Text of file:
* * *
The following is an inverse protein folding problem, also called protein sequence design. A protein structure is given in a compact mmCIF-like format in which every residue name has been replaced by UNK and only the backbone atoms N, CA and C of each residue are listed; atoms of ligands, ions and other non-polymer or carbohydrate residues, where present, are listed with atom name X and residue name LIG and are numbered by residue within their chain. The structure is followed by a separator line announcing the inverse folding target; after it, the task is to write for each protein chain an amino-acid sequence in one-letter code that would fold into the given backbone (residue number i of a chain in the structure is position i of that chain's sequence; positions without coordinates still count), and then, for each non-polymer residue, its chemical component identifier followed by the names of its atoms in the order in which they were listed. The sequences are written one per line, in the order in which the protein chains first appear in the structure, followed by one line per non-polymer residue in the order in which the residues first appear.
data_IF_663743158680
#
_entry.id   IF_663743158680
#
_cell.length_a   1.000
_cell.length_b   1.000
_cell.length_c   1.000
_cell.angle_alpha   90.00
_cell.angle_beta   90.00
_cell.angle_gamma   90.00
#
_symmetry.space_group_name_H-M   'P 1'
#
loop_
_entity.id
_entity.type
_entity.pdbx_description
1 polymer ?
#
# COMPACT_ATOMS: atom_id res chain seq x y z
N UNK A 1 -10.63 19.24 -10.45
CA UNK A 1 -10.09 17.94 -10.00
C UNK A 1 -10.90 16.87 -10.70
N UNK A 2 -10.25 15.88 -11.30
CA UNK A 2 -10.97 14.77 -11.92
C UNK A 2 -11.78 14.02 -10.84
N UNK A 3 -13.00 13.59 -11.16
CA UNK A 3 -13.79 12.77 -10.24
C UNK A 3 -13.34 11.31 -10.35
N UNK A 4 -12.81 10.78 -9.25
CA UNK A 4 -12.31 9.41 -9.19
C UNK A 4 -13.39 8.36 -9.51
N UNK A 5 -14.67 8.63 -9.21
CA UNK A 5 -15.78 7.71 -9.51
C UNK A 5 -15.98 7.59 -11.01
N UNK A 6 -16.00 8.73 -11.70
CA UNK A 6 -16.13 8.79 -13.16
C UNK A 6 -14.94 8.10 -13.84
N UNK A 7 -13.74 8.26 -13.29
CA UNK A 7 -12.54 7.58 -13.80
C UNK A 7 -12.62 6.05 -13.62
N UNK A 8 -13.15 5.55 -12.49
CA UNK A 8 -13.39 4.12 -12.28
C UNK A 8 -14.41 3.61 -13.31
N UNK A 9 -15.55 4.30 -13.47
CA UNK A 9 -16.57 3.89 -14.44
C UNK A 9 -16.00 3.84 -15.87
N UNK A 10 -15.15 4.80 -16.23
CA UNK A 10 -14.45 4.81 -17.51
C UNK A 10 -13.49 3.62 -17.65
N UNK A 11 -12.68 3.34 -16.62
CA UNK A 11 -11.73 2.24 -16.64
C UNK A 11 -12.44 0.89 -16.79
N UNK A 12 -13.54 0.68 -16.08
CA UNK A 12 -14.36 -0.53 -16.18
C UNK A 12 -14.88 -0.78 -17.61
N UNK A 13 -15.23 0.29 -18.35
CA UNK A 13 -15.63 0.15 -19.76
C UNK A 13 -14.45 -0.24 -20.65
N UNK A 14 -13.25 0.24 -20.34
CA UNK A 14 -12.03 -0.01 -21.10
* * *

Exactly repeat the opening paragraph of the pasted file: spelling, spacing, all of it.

The following is an inverse protein folding problem, also called protein sequence design. A protein structure is given in a compact mmCIF-like format in which every residue name has been replaced by UNK and only the backbone atoms N, CA and C of each residue are listed; atoms of ligands, ions and other non-polymer or carbohydrate residues, where present, are listed with atom name X and residue name LIG and are numbered by residue within their chain. The structure is followed by a separator line announcing the inverse folding target; after it, the task is to write for each protein chain an amino-acid sequence in one-letter code that would fold into the given backbone (residue number i of a chain in the structure is position i of that chain's sequence; positions without coordinates still count), and then, for each non-polymer residue, its chemical component identifier followed by the names of its atoms in the order in which they were listed. The sequences are written one per line, in the order in which the protein chains first appear in the structure, followed by one line per non-polymer residue in the order in which the residues first appear.